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Lien On Me

January 19, 2010

Second liens are a big obstacle to any attempt to reduce outstanding principal on first mortgages as part of a modification.  When the second lien holder will not agree to take a haircut on their loan, there’s scant incentive for the first lien holder to do so.  After all, the second lien holder’s payoff in a loan failure comes behind the first one.  Why would a first lien holder agree to take less and have the second, whose risks of loss is supposed to be higher and who is charging a premium rate of interest to cover that higher risk, walk away whole?  

A recent article on Bloomberg sums up the problem very well.  It also contains this provocative passage:

The government is considering changes to permanently cut balances on which borrowers owe more than the property is worth, said Michael Barr, the assistant Treasury secretary for financial institutions.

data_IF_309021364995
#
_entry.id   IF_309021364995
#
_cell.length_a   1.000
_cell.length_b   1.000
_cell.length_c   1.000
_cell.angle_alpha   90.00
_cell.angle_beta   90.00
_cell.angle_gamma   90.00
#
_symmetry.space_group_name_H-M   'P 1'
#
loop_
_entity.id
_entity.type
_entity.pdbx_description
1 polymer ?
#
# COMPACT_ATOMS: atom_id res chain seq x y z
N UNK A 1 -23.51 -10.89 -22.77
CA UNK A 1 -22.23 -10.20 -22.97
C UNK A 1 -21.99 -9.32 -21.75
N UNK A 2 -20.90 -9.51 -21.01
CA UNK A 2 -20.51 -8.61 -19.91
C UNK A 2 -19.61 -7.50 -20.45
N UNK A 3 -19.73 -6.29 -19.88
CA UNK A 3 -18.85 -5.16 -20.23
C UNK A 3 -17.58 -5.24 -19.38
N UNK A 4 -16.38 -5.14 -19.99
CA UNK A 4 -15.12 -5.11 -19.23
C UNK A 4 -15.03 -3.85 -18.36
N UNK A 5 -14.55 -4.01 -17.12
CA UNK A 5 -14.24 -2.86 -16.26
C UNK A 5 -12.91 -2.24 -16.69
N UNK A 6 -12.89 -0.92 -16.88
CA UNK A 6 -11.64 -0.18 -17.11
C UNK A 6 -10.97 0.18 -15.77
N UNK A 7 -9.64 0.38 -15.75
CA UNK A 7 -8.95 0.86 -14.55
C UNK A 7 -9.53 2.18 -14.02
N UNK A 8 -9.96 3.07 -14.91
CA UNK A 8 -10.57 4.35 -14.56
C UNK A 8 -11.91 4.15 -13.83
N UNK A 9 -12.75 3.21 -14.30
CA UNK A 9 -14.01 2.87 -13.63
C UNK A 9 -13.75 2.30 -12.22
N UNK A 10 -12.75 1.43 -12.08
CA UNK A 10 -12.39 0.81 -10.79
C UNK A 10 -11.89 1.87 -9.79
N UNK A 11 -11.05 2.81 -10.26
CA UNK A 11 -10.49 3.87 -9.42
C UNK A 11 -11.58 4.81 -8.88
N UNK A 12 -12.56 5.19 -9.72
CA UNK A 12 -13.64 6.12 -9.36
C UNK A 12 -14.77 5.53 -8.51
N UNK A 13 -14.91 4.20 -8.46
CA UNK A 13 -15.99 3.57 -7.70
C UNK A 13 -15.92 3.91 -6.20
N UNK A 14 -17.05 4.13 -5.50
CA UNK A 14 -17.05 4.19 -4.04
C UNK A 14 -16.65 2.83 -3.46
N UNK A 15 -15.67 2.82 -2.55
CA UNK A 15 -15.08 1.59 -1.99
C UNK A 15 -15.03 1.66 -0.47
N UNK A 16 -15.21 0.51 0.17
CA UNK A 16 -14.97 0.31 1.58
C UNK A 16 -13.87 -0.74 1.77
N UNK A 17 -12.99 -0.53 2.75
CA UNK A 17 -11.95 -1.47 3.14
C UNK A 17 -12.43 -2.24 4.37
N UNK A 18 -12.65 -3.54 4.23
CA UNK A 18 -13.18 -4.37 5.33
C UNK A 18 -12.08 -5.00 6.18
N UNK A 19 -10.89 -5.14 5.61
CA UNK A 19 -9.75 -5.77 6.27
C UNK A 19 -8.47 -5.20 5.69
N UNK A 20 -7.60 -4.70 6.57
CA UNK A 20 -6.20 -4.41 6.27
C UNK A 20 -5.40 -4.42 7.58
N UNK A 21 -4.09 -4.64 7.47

“We are in the process of reviewing that now as we have been continually,” Barr said on a conference call last week.“You have to be very careful not to design a program that would change people’s behavior across the country.” (I noted some of these “moral hazards” in earlier posts.)

Treasury crafted a modification program for second lien holders, but according to the Bloomberg article, none of the lenders holding $1.05 TRILLION of this debt has actually signed up to participate in it. 

A program through which the government acquired these mortgages and restructured them, including through the use of “friendly” foreclosures, could break the logjam described in this article.  

So could bankruptcy.  But bankruptcy judges do not have the right to modify first mortgages through bankruptcy—authority the Obama Administration sought but failed to get Congress to grant—and forcing a bankruptcy just to clear the seconds seems a poor policy choice.


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